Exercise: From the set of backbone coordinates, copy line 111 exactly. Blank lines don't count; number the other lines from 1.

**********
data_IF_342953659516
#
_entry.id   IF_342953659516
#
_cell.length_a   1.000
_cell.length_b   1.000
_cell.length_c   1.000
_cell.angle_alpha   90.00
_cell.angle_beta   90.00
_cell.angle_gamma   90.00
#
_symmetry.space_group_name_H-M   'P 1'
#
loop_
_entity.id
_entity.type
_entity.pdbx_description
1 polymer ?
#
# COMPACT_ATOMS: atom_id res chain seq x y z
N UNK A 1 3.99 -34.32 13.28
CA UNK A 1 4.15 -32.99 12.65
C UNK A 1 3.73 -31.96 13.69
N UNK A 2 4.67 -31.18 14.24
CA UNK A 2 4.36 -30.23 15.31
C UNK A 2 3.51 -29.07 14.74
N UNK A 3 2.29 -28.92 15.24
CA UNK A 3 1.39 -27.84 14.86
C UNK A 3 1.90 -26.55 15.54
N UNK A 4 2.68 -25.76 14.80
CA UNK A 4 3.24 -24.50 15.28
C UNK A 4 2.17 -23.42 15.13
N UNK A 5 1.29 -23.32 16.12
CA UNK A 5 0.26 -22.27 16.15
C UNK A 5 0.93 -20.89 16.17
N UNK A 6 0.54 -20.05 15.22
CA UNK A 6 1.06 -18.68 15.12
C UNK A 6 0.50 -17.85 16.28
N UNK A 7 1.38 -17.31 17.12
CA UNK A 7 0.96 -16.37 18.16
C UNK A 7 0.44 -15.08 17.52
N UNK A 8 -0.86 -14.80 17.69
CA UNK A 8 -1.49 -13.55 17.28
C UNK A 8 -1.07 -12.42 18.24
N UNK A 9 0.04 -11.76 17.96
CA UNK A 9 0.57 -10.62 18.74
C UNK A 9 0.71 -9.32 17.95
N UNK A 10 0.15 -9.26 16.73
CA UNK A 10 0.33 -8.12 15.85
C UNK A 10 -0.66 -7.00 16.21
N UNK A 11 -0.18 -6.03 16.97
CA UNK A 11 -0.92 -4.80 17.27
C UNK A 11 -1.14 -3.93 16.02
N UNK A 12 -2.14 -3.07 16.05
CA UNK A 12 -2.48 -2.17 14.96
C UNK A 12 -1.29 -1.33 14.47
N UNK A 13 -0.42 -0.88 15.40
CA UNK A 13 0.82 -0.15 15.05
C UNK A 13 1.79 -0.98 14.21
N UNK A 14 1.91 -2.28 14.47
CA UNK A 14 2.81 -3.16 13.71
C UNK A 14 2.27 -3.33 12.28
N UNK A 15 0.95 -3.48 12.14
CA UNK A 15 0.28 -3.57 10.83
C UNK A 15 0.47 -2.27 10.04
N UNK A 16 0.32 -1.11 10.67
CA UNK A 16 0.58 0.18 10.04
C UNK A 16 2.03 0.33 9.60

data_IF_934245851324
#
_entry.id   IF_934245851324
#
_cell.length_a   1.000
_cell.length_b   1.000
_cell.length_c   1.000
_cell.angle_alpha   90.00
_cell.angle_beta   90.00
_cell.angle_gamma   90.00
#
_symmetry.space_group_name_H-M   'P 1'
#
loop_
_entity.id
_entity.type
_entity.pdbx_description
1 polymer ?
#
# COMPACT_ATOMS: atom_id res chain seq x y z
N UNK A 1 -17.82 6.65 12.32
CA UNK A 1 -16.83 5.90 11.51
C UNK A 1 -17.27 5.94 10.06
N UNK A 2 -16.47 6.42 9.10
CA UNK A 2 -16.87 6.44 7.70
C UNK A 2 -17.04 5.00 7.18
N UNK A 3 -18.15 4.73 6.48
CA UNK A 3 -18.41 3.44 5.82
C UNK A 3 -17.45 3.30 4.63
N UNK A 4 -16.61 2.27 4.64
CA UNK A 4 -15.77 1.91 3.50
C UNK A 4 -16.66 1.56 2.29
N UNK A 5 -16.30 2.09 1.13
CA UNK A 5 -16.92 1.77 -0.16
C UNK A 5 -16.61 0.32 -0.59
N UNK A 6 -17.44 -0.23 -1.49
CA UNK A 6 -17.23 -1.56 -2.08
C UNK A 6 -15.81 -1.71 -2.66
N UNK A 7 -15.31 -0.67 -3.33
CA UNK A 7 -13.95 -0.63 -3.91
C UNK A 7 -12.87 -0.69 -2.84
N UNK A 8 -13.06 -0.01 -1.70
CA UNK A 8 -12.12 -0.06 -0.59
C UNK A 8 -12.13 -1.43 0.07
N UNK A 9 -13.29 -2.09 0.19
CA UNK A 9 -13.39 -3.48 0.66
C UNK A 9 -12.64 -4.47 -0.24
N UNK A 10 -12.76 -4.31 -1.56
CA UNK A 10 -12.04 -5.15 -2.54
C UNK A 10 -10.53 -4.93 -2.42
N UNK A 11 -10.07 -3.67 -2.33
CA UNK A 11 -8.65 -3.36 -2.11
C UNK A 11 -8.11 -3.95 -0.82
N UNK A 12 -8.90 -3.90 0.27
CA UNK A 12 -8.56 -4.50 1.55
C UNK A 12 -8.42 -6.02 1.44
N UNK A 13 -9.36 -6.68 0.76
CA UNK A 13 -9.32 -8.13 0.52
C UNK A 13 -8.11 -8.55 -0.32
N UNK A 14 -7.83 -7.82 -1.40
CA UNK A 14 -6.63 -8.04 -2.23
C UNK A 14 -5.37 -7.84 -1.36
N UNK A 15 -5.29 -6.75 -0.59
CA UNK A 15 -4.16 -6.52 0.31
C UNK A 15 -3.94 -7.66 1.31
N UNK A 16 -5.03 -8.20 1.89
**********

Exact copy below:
CA UNK A 8 -12.12 -0.06 -0.59